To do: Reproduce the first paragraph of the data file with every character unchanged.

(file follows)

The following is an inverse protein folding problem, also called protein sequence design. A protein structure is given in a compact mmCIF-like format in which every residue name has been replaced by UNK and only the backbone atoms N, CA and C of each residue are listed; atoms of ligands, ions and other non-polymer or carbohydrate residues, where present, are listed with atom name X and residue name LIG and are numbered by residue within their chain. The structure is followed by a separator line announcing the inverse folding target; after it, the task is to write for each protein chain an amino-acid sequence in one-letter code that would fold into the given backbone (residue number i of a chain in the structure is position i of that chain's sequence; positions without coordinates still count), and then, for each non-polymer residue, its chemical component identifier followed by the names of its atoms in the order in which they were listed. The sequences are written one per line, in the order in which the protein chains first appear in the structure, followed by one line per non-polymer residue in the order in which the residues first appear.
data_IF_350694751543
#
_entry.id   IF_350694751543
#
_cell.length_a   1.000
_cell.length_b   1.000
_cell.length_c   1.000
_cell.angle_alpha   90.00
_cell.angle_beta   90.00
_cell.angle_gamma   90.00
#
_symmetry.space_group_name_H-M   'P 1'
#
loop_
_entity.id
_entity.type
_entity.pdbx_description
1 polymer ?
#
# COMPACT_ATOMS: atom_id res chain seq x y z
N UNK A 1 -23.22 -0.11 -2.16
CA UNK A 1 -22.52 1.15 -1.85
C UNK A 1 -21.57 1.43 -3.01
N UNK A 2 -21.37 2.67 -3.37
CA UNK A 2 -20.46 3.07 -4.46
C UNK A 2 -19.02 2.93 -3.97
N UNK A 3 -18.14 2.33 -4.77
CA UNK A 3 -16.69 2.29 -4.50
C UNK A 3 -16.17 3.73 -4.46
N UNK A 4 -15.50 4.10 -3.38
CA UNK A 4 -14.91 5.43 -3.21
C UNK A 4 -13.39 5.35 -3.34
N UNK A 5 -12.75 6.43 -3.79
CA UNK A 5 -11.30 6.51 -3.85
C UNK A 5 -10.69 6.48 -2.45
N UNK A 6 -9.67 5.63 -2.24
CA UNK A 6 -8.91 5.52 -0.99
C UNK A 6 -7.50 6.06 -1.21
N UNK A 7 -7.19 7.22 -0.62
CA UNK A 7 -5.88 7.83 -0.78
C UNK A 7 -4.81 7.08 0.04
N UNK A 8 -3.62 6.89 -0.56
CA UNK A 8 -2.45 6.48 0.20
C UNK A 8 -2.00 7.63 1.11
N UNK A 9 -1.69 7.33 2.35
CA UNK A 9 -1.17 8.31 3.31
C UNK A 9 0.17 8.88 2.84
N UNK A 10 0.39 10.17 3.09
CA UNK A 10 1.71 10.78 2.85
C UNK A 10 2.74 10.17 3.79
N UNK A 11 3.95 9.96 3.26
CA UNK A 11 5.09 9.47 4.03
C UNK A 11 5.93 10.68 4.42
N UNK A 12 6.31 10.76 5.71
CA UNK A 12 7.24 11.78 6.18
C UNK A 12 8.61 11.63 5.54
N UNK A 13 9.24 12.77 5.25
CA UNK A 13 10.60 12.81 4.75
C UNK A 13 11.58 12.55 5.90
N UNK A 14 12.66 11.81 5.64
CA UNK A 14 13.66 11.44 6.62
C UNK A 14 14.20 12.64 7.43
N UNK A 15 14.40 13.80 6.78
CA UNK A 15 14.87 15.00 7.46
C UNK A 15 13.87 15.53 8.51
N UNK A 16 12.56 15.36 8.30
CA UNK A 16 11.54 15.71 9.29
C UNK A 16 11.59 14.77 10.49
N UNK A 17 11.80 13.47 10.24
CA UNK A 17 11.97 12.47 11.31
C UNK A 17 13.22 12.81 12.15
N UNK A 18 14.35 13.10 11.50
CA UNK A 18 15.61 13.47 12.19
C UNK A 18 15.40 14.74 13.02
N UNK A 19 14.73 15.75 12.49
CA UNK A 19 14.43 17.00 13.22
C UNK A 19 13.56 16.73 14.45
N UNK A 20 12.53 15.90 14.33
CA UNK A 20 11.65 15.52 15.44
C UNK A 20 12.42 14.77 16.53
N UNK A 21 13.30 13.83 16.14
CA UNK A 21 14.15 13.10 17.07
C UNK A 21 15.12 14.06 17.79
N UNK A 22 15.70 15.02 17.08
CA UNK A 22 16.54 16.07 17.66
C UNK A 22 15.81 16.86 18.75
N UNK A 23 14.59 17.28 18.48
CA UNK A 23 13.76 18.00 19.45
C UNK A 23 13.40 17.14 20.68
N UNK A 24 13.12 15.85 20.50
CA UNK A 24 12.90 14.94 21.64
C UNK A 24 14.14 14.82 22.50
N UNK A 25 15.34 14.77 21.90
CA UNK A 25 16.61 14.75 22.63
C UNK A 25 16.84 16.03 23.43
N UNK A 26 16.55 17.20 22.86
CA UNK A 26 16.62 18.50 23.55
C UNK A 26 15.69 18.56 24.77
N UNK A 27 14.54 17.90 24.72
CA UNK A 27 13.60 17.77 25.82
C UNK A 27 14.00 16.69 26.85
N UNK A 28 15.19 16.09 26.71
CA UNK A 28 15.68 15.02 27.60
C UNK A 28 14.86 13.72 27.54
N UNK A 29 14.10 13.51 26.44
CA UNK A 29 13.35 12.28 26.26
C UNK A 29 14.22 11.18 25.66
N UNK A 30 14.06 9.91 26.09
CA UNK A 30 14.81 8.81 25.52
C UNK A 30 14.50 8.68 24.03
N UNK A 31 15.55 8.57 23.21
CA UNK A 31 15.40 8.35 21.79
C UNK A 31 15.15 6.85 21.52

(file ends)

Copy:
The following is an inverse protein folding problem, also called protein sequence design. A protein structure is given in a compact mmCIF-like format in which every residue name has been replaced by UNK and only the backbone atoms N, CA and C of each residue are listed; atoms of ligands, ions and other non-polymer or carbohydrate residues, where present, are listed with atom name X and residue name LIG and are numbered by residue within their chain. The structure is followed by a separator line announcing the inverse folding target; after it, the task is to write for each protein chain an amino-acid sequence in one-letter code that would fold into the given backbone (residue number i of a chain in the structure is position i of that chain's sequence; positions without coordinates still count), and then, for each non-polymer residue, its chemical component identifier followed by the names of its atoms in the order in which they were listed. The sequences are written one per line, in the order in which the protein chains first appear in the structure, followed by one line per non-polymer residue in the order in which the residues first appear.